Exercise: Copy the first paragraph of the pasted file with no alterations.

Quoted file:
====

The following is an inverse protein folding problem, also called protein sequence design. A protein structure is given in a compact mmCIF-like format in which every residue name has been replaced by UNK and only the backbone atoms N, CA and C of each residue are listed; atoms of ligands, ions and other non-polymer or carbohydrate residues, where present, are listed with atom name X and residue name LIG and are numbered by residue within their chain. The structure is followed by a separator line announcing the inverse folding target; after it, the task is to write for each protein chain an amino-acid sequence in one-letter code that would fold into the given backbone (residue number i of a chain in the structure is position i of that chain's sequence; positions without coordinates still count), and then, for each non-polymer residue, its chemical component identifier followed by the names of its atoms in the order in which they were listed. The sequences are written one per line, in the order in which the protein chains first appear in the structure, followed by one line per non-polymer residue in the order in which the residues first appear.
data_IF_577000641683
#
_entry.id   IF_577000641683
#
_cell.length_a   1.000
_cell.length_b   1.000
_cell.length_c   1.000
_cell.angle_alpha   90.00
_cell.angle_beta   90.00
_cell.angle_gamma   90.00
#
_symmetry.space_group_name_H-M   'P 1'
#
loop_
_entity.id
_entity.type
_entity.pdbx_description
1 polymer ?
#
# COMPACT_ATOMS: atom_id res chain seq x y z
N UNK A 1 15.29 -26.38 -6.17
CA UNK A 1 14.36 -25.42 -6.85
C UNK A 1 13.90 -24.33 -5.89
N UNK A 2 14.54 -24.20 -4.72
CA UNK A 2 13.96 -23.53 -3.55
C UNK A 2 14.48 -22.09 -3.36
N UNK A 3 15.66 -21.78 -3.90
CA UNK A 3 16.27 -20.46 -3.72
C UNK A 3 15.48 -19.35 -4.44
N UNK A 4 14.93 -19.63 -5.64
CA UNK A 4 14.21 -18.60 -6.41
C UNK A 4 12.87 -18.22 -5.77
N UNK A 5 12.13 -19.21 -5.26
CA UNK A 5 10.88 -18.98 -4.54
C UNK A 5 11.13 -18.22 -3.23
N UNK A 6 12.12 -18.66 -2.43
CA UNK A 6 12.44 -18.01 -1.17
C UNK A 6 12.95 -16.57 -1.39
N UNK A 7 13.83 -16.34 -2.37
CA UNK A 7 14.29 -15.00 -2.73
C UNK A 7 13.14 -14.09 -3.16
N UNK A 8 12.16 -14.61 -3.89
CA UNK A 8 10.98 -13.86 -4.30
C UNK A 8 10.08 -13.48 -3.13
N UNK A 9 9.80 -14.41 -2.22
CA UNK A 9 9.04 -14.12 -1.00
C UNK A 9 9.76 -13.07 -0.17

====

The following is an inverse protein folding problem, also called protein sequence design. A protein structure is given in a compact mmCIF-like format in which every residue name has been replaced by UNK and only the backbone atoms N, CA and C of each residue are listed; atoms of ligands, ions and other non-polymer or carbohydrate residues, where present, are listed with atom name X and residue name LIG and are numbered by residue within their chain. The structure is followed by a separator line announcing the inverse folding target; after it, the task is to write for each protein chain an amino-acid sequence in one-letter code that would fold into the given backbone (residue number i of a chain in the structure is position i of that chain's sequence; positions without coordinates still count), and then, for each non-polymer residue, its chemical component identifier followed by the names of its atoms in the order in which they were listed. The sequences are written one per line, in the order in which the protein chains first appear in the structure, followed by one line per non-polymer residue in the order in which the residues first appear.